A Window on the Soviet Breakup
The Uzbek Cotton Affair was the biggest purge, and the last, in post-Stalin USSR. This tale of corruption and frustrated power preoccupied the dying Soviet Union and presaged its end.
Negli anni '80 Aleksandr Minkin era un giovane giornalista russo all'inizio di una brillante carriera come critico letterario e teatrale. Durante il suo tour in Asia centrale, si rivolse al giornalismo investigativo, riferendo delle circostanze instabili in periferie sovietiche, dipingere un quadro per il pubblico sovietico del lato brutale del bolscevica modernizzazione, come ad esempio monocoltura del cotone in Uzbekistan, lo sfruttamento dei contadini, il diffusione di deformità e malattie nei bambini a causa di abuso di defolianti e pesticidi nelle zone rurali, la corruzione diffusa, così come l'arretratezza sociale generale delle zone più remote del dell'URSS. Nel 1988, la rivista Ogonek pubblicato famoso pezzo 'khlopkorab' di Minkin (slave cotone) - denunciando per la prima volta sulla stampa sovietica lo sfruttamento del lavoro minorile nei campi di cotone - così come altri articoli che rivelano l'uso di pericolosi defoliante Butifos, e la diffusione di malattia nella repubblica. Questi articoli hanno fatto scalpore e sono stati al centro di un dibattito politico durante la perestroika che entrambi hanno emozionato. Minkin è stato brutalmente attaccato dalla stampa ufficiale e dalla sorveglianza dei servizi di sicurezza. Tuttavia, la campagna per screditare lui non poteva coprire gli scandali interamente, e Minkin diventato un simbolo di giornalismo libero, e una figura intellettuale liberale in Russia post-sovietica,
We address the external effects on public sector efficiency measures acquired using Data Envelopment Analysis. We use the health care system in Russian regions in 2011 to evaluate modern approaches to accounting for external effects. We propose a promising method of correcting DEA efficiency measures. Despite the multiple advantages DEA offers, the usage of this approach carries with it a number of methodological difficulties. Accounting for multiple factors of efficiency calls for more complex methods, among which the most promising are DMU clustering and calculating local production possibility frontiers. Using regression models for estimate correction requires further study due to possible systematic errors during estimation. A mixture of data correction and DMU clustering together with multi-stage DEA seems most promising at the moment. Analyzing several stages of transforming society’s resources into social welfare will allow for picking out the weak points in a state agency’s work.
In article "Intellektuals in process of the formation democratic institute in Post-Soviet Uzbekistan" is spoken about uzbek intellectuals and its role in creation democratic institute design. The author shows, with what difficulty faced intellectuals in Post-Soviet Uzbekistan, and that disturbed them to change in one of the key political actors, promoting efficient permit Post-Soviet democratic transit.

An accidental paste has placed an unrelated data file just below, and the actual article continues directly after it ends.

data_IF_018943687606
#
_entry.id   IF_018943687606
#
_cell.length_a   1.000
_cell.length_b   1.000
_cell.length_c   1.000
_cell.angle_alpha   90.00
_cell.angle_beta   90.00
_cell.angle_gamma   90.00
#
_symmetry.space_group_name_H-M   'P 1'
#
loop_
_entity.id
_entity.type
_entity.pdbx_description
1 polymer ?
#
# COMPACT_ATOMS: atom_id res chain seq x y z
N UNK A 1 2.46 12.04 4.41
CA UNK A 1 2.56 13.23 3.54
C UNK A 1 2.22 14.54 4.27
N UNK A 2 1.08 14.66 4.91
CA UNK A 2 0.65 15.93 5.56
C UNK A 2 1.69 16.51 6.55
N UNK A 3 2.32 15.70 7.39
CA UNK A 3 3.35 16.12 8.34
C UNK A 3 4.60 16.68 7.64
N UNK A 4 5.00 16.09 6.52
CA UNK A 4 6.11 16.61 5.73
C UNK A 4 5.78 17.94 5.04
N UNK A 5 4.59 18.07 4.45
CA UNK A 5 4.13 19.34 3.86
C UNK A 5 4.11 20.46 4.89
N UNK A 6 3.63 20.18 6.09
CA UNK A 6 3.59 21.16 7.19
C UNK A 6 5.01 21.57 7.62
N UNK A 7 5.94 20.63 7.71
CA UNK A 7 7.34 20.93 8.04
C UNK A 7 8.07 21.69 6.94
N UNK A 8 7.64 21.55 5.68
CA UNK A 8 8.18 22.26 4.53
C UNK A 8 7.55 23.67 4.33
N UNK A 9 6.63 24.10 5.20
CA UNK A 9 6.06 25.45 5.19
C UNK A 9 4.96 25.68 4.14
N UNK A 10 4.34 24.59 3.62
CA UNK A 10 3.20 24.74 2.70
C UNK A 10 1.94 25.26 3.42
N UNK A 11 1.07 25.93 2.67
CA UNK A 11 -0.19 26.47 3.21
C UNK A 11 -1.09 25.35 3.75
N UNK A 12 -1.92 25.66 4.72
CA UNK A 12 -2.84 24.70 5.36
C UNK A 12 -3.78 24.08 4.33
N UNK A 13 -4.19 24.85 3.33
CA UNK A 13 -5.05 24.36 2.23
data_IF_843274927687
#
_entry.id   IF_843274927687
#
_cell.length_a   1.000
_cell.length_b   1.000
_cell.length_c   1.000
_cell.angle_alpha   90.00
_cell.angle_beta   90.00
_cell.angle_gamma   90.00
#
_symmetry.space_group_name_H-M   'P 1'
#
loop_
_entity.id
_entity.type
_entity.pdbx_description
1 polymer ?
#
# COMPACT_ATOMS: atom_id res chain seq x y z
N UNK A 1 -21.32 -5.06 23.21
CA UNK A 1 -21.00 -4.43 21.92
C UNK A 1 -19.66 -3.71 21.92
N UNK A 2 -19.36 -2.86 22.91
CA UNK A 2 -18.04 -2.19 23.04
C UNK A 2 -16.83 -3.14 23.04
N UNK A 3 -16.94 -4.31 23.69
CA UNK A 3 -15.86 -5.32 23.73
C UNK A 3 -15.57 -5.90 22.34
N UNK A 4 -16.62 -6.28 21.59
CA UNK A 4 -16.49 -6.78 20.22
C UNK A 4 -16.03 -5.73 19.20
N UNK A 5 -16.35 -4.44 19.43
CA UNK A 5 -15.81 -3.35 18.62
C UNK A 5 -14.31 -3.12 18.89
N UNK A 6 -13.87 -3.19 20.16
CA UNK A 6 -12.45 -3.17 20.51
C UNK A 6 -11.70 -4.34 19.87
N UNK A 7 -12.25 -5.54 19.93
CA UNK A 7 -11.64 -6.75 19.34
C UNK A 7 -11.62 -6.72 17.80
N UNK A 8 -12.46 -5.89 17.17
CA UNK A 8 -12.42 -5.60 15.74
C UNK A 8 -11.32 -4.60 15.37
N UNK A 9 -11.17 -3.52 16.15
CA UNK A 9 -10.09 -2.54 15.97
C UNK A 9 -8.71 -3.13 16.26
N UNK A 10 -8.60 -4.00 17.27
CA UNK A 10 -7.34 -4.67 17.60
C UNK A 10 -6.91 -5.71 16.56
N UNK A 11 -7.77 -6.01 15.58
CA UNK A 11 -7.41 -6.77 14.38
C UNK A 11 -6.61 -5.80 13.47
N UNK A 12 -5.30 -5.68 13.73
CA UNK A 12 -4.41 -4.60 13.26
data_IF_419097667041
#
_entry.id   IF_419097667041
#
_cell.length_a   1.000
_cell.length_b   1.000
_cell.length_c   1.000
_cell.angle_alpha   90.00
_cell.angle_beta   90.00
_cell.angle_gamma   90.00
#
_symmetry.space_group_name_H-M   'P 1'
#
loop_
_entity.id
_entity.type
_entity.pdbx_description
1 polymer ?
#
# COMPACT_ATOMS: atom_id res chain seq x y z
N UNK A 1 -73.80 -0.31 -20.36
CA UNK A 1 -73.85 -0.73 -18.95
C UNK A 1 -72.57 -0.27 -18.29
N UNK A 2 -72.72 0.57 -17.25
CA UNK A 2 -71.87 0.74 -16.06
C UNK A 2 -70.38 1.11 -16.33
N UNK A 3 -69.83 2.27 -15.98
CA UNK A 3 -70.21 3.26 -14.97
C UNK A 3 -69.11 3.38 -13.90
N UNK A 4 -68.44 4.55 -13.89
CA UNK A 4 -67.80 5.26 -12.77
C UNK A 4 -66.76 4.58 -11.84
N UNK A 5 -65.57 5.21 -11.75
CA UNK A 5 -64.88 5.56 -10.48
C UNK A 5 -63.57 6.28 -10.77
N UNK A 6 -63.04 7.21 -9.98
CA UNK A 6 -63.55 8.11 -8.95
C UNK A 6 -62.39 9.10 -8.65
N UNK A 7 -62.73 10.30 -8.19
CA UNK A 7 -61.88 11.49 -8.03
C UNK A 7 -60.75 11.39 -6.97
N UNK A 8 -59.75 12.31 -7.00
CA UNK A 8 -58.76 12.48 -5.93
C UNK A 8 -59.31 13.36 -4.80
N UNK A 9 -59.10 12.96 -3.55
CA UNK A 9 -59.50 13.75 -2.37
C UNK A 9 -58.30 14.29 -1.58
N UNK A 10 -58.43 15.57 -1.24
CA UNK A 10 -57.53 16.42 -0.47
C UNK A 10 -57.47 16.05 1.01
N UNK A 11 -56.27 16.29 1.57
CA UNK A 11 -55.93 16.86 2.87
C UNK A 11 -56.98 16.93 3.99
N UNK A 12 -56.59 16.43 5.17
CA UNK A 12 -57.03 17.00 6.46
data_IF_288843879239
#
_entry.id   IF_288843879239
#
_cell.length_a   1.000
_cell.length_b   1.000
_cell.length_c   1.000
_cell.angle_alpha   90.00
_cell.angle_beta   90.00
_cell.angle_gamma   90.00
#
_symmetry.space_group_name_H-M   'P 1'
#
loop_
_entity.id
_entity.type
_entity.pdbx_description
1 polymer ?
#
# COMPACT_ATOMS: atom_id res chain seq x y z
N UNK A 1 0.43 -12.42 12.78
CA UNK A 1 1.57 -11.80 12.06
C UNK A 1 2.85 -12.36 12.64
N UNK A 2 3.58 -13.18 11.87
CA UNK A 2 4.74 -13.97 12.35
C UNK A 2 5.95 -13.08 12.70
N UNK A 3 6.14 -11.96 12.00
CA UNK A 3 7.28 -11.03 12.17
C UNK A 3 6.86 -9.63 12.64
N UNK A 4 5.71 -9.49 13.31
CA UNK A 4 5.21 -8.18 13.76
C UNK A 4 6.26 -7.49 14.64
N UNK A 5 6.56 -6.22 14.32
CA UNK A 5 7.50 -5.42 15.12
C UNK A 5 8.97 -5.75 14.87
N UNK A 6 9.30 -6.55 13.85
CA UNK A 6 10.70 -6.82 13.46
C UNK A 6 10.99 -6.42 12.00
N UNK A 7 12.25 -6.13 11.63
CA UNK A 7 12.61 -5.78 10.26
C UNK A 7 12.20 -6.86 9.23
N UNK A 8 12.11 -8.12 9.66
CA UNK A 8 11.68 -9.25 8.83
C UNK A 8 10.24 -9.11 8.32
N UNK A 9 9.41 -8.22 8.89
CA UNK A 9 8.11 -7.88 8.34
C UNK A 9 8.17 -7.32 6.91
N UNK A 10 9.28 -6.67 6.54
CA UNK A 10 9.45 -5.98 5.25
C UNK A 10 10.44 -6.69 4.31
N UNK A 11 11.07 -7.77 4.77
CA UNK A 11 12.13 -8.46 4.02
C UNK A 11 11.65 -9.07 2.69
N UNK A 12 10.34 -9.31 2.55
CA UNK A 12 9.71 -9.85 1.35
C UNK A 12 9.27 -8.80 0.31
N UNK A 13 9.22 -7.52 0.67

The cotton affair, which overwhelmed Uzbekistan after 1983 and involved thousands of state and party cadres, resulted in Rashidov's memory being stained and in extensive purges of the former ruling elite. This massive moralization campaign became a crucial event in late Soviet history, provoking disaffection with the empire among the Uzbek elite and providing a postcolonial trauma narrative undergirding Uzbekistan’s independence and post-Soviet identity. Karimov’s ideological shift (1989-1991) saw the CPUz move from loyal communist orthodoxy towards independence and a nationalist ideological split. Right from birth, the newly independent Republic of Uzbekistan claimed to have been under the colonial tutelage of Moscow and its local ‘puppets,’ as exemplified by the Uzbek affair — as well as the cotton monoculture and the related ecological disaster in the Aral basin, creating a sensitive identity theme of resistance against Soviet power. The major events are here identified: in the harsh political rhetoric of the late 1980s - characterized by such terms as “colonial,” “purge,” “new terror,” “renewed 1937,” “Uzbek genocide”; the witch-hunt against the Uzbek people and anti-Uzbek krasnyi desant by the CPSU; the general amnesty of the prosecuted people, and the rehabilitation of Rashidov as a “national hero.” These events played a major role in reshaping ‘Uzbekness,’ that post-Soviet sense of a unique Uzbek identity.
This article is talking about state management and cultural policy, their nature and content in term of the new tendency - development of postindustrial society. It mentioned here, that at the moment cultural policy is the base of regional political activity and that regions can get strong competitive advantage if they are able to implement cultural policy successfully. All these trends can produce elements of new economic development.